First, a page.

Lamp energy

<p><span>Hi all,</span></p><p></p><p><span>just one further question:</span></p><p><span>We are using a PDA-detector. </span></p><p><span>As a routinely performed test, we check the use "verify calibration" and "read energy". </span></p><p><span>And here is my problem with "read energy". There is no "pass"- or "fail"-criterion given. So, what is a good energy, what is bad?</span></p><p></p><p><span>To give you an example:</span></p><p><span>We had to change the lamp, because of the s/n ratio. So after the change we performed the tests and found 50.000 counts. Four weeks later I did the test again and we had already lost 25% of the energy.</span></p><p></p><p><span>So, what is your opinion on this?</span></p>

Comments

  • Hello again:

    This is another situation where the answer will not be exactly "Pass/Fail". Clearly you have found that there can be a relationship between energy and signal to noise performance, but that may not always be the case.

    The lamp energy read back takes into account several factors. The age and use of the lamp itself. The condition of the flow cell, which can change rapidly based on the type of usage. The condition of the optical components such as the mirrors, optical windows and grating. All of these can factor into the appearance that a lamp has degraded.

    If using an ACQUITY PDA detector then the best test of reading the energy is the use of a medium shunt flow cell. This eliminates any potential flow cell issues from making the lamp appear to be deficient. It also allows you to be confident that if the lamp is new and the energy reads low that the problem is likely due to an optical component.In either case the detectors firmware will adjust sampling time to the proper level based on the energy and the background absorbance as long as autoexposure is turned on. What all of this means is that there is really no pass/ fail criteria that we can provide strictly related to lamp energy. Signal to noise levels that are acceptable to the customer are probably the best indicator of how long a lamp can be used with all of the other factors taken into consideration.

    As an aside, the reason that lamp energy cannot be used as a strict guide for the PDA is the use of the Lamp Optimization Software feature, which automatically maintains a minimal noise level throughout the useful life of the lamp. It automatically selects an appropriate exposure time for the photodiodes based on lamp energy, mobile phase and wavelength range for the analysis. This optimization is performed before each injection and requires no operator adjustments to the detector. It is dependent on what is in the flow cell at the time. So a mobile phase containing an absorber, such as TFA, would have longer exposure time than pure ACN. For every injection a value for exposure time is documented, in msec and for a given analysis/set of samples it should not vary. Personally, I check the exposure time value periodically and see what it is as the lamp ages.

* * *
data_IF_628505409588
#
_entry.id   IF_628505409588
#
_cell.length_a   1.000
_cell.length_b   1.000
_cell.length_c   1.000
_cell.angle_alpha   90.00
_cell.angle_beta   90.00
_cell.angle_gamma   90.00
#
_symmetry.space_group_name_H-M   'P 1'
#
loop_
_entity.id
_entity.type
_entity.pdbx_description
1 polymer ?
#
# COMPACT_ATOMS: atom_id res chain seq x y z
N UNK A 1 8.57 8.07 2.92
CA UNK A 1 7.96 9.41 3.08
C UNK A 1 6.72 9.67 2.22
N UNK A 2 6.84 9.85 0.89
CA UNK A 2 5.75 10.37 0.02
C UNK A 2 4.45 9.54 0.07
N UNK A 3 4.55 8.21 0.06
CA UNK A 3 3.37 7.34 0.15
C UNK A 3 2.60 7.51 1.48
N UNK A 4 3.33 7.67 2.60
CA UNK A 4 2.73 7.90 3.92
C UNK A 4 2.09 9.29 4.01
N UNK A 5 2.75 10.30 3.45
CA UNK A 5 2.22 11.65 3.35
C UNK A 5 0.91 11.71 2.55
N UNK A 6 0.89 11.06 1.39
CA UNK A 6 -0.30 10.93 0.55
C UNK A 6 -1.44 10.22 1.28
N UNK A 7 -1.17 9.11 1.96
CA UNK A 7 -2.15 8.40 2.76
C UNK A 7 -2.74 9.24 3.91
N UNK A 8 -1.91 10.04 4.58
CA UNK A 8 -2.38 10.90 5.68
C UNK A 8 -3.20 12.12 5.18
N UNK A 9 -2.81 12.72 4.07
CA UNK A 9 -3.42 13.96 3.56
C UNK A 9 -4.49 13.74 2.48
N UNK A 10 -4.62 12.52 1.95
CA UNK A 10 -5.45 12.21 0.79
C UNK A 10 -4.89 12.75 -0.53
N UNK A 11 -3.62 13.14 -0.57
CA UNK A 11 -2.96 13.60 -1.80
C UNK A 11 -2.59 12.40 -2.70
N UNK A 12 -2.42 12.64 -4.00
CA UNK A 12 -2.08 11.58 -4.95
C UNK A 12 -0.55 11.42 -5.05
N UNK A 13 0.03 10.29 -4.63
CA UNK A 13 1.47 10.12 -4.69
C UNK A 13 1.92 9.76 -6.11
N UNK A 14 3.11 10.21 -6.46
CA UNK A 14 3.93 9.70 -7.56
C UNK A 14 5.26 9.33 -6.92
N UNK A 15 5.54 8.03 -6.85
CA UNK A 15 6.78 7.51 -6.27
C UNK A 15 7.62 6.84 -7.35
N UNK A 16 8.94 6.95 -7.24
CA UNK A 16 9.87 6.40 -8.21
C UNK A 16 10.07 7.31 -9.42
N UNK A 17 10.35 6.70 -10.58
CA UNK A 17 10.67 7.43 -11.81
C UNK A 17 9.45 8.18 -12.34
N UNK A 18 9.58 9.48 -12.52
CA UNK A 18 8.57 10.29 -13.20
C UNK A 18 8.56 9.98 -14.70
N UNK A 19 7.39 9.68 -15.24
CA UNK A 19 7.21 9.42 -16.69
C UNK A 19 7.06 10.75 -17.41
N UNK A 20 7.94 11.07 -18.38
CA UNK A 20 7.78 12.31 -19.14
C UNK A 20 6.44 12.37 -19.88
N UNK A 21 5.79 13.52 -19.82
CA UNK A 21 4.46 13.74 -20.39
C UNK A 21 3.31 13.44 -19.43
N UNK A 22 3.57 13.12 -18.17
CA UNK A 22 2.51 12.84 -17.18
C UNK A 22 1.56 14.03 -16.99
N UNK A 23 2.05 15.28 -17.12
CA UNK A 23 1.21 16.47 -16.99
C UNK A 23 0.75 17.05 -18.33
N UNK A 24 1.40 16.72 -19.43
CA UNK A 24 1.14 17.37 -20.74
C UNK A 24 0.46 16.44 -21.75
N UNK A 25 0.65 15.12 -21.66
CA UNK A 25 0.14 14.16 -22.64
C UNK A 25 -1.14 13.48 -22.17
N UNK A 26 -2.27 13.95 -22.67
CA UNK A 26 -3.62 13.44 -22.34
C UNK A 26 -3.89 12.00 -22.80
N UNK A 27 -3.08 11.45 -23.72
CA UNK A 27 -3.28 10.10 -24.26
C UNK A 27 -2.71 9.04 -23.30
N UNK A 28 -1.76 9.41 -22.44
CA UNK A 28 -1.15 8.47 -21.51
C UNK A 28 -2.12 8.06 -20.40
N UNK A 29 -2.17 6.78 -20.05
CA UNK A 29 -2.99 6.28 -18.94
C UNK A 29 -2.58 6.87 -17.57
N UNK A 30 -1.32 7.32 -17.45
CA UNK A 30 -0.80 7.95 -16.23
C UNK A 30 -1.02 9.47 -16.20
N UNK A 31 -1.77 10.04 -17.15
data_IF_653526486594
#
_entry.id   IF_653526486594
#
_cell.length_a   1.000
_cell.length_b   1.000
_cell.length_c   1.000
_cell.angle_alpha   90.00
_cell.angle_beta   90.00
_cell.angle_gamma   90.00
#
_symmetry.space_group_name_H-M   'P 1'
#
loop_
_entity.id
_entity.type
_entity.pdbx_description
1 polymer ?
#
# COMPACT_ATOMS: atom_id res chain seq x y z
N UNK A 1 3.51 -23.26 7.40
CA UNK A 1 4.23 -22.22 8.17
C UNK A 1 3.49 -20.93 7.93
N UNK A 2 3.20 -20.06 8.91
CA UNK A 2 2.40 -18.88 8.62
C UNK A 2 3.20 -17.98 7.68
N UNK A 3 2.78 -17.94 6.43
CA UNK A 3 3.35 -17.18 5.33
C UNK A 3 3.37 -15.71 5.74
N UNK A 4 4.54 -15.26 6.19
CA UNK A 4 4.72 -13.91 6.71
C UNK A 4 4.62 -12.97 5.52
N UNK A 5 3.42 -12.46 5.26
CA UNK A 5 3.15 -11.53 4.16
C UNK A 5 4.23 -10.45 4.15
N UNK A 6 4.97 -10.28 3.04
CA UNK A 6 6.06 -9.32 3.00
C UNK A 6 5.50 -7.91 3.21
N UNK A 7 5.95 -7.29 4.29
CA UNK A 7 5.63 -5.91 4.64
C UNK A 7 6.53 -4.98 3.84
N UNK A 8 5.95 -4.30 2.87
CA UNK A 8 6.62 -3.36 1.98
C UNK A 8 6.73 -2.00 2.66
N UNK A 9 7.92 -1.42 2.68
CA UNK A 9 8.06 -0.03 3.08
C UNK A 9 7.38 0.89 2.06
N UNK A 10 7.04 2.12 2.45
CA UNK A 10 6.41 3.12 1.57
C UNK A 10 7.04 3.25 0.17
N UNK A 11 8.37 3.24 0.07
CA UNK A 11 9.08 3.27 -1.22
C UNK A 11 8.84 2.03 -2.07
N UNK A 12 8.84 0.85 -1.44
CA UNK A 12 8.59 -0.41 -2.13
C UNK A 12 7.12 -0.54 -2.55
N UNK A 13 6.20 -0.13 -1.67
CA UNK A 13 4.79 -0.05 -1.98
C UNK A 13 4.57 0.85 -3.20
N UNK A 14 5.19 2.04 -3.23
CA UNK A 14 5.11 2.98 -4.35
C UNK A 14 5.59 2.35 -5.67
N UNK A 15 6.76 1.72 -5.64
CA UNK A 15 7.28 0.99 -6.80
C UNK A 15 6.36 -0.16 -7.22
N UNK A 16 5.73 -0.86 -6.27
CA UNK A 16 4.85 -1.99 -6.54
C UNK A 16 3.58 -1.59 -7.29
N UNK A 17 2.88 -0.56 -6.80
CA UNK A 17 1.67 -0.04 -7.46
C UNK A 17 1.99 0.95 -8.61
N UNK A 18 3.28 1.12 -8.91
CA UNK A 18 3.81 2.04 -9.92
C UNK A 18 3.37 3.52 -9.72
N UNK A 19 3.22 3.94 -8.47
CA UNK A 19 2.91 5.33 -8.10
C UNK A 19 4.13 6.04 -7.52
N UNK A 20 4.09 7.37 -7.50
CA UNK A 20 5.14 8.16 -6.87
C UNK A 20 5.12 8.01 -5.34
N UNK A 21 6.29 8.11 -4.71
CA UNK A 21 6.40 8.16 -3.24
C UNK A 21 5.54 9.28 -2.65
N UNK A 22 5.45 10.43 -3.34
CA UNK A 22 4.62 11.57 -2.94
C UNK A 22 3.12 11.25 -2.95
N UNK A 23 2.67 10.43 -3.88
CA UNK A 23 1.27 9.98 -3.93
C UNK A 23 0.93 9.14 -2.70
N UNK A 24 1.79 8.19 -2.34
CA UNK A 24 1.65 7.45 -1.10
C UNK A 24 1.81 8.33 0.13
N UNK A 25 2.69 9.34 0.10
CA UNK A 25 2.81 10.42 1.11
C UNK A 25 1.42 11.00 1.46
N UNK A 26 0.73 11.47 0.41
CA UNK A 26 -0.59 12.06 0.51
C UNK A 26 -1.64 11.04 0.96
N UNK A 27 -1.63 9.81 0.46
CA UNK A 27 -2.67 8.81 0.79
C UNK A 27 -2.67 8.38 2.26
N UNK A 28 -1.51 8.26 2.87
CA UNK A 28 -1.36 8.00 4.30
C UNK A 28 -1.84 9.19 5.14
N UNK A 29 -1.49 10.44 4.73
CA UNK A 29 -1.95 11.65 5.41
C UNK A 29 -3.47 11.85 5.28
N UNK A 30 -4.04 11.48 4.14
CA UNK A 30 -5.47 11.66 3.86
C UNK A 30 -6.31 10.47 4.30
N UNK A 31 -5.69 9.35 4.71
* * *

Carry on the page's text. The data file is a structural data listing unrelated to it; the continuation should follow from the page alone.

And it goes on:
What was the value for your last anlysis?

    Hope this helps,

    Liz

  • Liz,

    I'm sorry, I'm not sure where to find the value for exposure time. Shame on me...

    The only thing I found was "auto" in the instrument method.

    Can you - or someone - tell me how to find the value when using Empower?

    Thanks!

  • Hi

    You need to create a view filter for you channel tab in the project window, and add the PDA exposure time column to the view filter. See the two screen dumps from Empower.

    Hope this helps.

    best regards

    Rune

  • Hi,

    thanks. I have tried and found out, that my new data won't give any exposure time readback, as there is no spectra but only one wavelength-channel.

    So I opened some data which is now about 4 weeks old - and my exposure time was then 25.0 msec. This is already with my "new" lamp.

    Edit:

    I've performed another sample with spectra today: It is still 25.0 msec.

  • Hello:

    And what is the mobile phase today and yesterday. As I mentioned the exposure time will depend on the mobile phase in the flow cell.

    And can you confirm which PDA you have, is it one that can go up to 500 nm or to 800 nm

    Thank you,

    Liz

  • Hello Liz,

    the mobile phase is exactly the same mixture of water and ACN.

    No, we have the "small" PDA, not the extended.

    Thanks.

  • Hello

    Apologies for the delay, this seems a little long, but it is always difficlut to be sure. I would suggest that you consider cleaning the flow cell to eliminate that issue. The directions are available with the flow cell or in the operator's guide, version D.

    Liz

  • Hello Liz,

    thanks for the reply.

    I have already cleaned the flow cell following the procedure -> no difference...

    I already thought about trying the "larger" cleaning procedure for the whole system...?

  • Hello:

    Then I think this should be a call to the FSE, for guidance. I would like to see what else may be the problem.

    Liz

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